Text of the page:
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Angela Caban USAA's avatar User  Angela Caban USAA Money Matters Blog | ‎02-20-2017 09:21 AM

Realistic Places to Cut Spending

Realistic Places to Cut SpendingFinding ways to cut down on spending can be a challenge, however the best way to start is by hitting your already budgeted monthly expenses. Monthly bills are inevitable, but finding ways to reduce them can have a tremendous effect on your budget and savings at year-end. Remember how I said that budgets fail because we aren’t realistic? Same goes with reducing your spending. Cutting down your spending realistically means that you can try without too much hassle as well as knowing it will be manageable for you and your family.

What’s the benefit? The potential of saving money that totals a large sum by the end of the year.

 

Here are 7 realistic places to cut spending.

 

Carpool – Did you know that Americans spend a total of $1,681 a year on fuel for vehicles? Ask a co-worker to ride into work together. Take turns driving weekly, and you can save on gas as well as wear and tear of your vehicle.

 

Payoff Debt – If you have any debt looming over you, work on paying it off immediately. Having debt is not only stressful, but it means you have less money to save, as well as possibly spending more with high interests rates.

 

Refinance and Consolidate Loans – If you have high monthly payments on a car loan, mortgage or student loans, think about refinancing at a lower rate, or consolidating your loans. This equals lower payments as well as lower interest rates which helps payoff balances sooner.

 

Cut Your Electric Bill – The average home spends around $2,200 a year on energy bills. There are ways you can reduce the amount you are spending monthly on your bill. Consider changing out old lightbulbs for LED’s. It may not sound like it would do much, but this could save you around $40 a year off your bill. Unplug all electrical devices that are not being used such as the toaster, coffee pot, and microwave. Energy is still drawn out, even if the appliance is turned off.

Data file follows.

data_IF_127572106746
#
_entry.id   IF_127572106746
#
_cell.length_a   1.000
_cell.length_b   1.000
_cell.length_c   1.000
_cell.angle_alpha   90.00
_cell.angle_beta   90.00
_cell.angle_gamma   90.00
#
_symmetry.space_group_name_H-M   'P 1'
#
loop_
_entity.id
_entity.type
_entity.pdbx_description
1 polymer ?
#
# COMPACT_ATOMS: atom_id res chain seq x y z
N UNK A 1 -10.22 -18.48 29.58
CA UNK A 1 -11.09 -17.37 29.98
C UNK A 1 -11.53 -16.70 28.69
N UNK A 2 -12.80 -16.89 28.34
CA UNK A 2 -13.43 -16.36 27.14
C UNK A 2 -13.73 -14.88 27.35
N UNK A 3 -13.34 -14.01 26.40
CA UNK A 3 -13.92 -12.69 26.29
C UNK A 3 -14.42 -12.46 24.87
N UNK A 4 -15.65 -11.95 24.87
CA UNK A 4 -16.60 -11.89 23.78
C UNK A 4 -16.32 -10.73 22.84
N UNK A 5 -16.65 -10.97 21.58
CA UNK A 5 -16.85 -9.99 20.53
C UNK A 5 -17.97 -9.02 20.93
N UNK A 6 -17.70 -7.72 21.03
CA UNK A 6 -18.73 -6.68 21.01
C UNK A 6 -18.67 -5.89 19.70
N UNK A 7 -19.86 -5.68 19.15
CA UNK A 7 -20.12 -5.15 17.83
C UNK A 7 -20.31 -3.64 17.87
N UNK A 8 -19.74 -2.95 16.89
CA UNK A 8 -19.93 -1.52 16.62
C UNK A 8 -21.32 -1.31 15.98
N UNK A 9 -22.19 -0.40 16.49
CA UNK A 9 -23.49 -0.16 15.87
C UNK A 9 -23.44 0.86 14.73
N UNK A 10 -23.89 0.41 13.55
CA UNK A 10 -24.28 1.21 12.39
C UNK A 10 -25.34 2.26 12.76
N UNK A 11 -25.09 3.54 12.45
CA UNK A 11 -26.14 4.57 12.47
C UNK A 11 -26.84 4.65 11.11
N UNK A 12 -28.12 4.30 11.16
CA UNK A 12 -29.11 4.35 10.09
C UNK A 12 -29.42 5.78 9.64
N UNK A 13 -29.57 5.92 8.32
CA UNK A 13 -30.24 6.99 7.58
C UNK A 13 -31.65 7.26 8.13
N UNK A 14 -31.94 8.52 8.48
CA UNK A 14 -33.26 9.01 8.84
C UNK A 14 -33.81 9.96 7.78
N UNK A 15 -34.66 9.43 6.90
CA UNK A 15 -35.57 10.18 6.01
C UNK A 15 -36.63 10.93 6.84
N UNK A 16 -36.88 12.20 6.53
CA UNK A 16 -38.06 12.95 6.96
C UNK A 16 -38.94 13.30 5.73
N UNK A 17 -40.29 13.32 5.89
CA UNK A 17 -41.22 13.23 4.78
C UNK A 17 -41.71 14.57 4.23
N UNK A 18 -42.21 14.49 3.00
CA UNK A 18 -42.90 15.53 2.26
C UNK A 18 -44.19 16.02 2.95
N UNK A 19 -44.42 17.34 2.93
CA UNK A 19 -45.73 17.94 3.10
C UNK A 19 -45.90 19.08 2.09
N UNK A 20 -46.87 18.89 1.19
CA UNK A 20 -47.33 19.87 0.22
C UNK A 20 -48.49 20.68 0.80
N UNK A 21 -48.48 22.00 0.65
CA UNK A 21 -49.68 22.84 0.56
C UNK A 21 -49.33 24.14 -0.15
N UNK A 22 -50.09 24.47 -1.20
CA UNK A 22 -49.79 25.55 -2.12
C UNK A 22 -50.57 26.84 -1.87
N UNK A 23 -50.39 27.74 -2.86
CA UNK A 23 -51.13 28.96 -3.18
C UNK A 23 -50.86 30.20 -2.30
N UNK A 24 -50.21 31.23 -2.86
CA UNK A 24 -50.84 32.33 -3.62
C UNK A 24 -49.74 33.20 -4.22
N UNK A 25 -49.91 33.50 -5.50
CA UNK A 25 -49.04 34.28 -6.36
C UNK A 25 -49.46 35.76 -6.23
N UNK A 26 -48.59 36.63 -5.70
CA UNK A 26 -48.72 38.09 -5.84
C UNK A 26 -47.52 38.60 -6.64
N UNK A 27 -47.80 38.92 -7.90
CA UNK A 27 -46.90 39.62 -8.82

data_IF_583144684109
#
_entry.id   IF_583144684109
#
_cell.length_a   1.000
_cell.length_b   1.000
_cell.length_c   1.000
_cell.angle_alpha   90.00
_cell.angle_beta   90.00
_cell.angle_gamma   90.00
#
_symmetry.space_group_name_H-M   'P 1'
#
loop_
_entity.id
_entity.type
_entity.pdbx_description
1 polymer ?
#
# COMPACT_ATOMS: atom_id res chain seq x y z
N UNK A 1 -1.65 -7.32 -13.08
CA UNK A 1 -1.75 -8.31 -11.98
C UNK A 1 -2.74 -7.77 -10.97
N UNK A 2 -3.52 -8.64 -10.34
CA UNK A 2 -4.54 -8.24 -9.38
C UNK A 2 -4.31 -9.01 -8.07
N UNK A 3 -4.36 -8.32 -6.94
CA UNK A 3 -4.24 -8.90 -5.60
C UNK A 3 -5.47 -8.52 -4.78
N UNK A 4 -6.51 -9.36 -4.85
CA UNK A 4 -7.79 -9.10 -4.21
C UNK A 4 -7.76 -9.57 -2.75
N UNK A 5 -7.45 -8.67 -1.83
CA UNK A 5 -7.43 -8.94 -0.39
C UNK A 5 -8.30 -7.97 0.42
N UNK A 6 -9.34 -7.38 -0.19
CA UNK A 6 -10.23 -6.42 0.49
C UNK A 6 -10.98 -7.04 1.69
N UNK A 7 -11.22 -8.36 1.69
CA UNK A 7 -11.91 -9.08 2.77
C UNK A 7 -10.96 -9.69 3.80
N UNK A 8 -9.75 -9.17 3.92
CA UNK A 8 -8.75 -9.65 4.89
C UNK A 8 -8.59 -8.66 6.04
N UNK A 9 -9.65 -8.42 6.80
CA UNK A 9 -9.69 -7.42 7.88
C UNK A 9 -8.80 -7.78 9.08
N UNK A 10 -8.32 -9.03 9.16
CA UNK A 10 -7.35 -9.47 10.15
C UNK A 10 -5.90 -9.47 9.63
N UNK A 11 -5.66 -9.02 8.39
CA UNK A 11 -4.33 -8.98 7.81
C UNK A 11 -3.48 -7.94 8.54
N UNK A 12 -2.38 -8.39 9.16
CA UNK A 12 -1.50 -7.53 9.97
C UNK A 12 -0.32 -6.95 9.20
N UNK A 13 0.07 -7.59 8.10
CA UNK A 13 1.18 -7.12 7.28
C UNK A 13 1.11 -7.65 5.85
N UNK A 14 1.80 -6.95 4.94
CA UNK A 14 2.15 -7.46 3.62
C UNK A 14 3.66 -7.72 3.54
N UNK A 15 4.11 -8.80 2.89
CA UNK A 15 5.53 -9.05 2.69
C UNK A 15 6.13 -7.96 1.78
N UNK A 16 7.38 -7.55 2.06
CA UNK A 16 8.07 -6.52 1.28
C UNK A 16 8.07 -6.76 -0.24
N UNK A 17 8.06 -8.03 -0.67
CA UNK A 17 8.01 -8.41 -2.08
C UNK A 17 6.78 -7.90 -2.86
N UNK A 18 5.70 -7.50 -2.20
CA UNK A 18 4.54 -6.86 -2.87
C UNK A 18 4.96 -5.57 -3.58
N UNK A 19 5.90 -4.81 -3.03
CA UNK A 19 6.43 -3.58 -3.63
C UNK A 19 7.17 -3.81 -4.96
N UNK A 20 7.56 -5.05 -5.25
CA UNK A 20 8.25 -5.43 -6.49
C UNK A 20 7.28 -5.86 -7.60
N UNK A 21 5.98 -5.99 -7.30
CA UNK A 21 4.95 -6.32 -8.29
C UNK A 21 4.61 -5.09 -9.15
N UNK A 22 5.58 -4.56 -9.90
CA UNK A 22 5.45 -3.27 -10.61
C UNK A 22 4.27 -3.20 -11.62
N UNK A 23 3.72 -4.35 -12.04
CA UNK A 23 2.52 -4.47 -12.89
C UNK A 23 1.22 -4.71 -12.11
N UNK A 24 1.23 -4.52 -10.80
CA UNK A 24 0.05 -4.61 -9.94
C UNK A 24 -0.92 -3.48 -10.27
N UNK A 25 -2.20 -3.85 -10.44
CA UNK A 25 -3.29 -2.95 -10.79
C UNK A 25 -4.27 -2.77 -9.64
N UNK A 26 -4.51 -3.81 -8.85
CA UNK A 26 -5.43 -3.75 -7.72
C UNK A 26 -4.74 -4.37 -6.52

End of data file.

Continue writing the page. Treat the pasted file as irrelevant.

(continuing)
Cut Your Cable Bill – This is an area most are afraid to visit, but is surely one where you can save. The average cable bill is $125 a month. Imagine saving that much? It would equal to $1,500 a year, and there are various affordable options such as a digital antenna, Netflix, Hulu or Amazon Prime.

 

Negotiate Your Payments – Okay, so don’t want to cut the cord completely on cable? Call your service provider and ask if they have any specials or bundling options that could save you more at the end of the month. You can also call your electric, internet, cell phone and car insurance providers to negotiate services and lower payments.

 

Save on Food – Food is a necessity and also a huge spending problem that eats away at our monthly budget. A great way to save on food spending is by packing your own lunches for work, reducing the amount of take-out – meaning cook your own meals, utilize your left overs, buy in bulk, and shop online. Also, using coupons and purchasing generic brands can reduce cost tremendously.

 

How do you cut spending? Share with us in the comments below.

 

Related Posts:
How I Learned to Save With These 3 Money Saving Tools

Avoid Debt by Saying 'No' to an Additional Monthly Payment

Get out of Debt: 6 Tips to Save Money Driving the Kids Around Town

 

About the blogger:
Angela Caban is an Army National Guard spouse, freelance writer, published author and branding expert. Her husband was one of the many soldiers impacted by the unprecedented activation of the National Guard in 2008. In 2010, she founded the Homefront United Network, a military spouse and family support blog created to assist spouses who do not live near an installation, but also focusing on bridging the gap between National Guard, Reserve and Active Duty spouses. She is also co-founder of SpouseTalks. As a branding and digital influencer, she has created content for A&E, Lifetime Network and PBS. She has an extensive background in Human Resources and Communications, with her Bachelor’s in Business Administration and a Master’s in Human Resources. Angela resides in the beautiful Garden State of New Jersey with her husband and two children.

 

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